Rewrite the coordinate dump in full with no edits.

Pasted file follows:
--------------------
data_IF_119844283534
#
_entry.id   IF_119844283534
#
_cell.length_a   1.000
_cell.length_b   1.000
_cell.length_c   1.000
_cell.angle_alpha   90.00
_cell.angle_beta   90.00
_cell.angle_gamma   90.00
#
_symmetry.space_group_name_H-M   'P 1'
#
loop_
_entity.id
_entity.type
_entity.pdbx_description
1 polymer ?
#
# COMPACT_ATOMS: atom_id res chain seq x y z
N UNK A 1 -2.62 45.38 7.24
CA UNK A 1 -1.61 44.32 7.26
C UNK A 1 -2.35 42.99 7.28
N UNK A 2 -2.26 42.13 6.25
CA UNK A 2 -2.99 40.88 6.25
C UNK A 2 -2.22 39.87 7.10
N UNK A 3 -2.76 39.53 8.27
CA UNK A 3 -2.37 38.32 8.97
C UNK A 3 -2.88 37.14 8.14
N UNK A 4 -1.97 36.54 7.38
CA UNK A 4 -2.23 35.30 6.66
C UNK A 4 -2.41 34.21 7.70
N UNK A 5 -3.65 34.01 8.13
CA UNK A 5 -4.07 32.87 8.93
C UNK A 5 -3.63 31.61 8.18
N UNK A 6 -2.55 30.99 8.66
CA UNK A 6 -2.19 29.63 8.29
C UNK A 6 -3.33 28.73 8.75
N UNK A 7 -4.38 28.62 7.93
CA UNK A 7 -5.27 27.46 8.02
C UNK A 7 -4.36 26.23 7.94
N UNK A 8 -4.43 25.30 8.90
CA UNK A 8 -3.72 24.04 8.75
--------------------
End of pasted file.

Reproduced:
data_IF_119844283534
#
_entry.id   IF_119844283534
#
_cell.length_a   1.000
_cell.length_b   1.000
_cell.length_c   1.000
_cell.angle_alpha   90.00
_cell.angle_beta   90.00
_cell.angle_gamma   90.00
#
_symmetry.space_group_name_H-M   'P 1'
#
loop_
_entity.id
_entity.type
_entity.pdbx_description
1 polymer ?
#
# COMPACT_ATOMS: atom_id res chain seq x y z
N UNK A 1 -2.62 45.38 7.24
CA UNK A 1 -1.61 44.32 7.26
C UNK A 1 -2.35 42.99 7.28
N UNK A 2 -2.26 42.13 6.25
CA UNK A 2 -2.99 40.88 6.25
C UNK A 2 -2.22 39.87 7.10
N UNK A 3 -2.76 39.53 8.27
CA UNK A 3 -2.37 38.32 8.97
C UNK A 3 -2.88 37.14 8.14
N UNK A 4 -1.97 36.54 7.38
CA UNK A 4 -2.23 35.30 6.66
C UNK A 4 -2.41 34.21 7.70
N UNK A 5 -3.65 34.01 8.13
CA UNK A 5 -4.07 32.87 8.93
C UNK A 5 -3.63 31.61 8.18
N UNK A 6 -2.55 30.99 8.66
CA UNK A 6 -2.19 29.63 8.29
C UNK A 6 -3.33 28.73 8.75
N UNK A 7 -4.38 28.62 7.93
CA UNK A 7 -5.27 27.46 8.02
C UNK A 7 -4.36 26.23 7.94
N UNK A 8 -4.43 25.30 8.90
CA UNK A 8 -3.72 24.04 8.75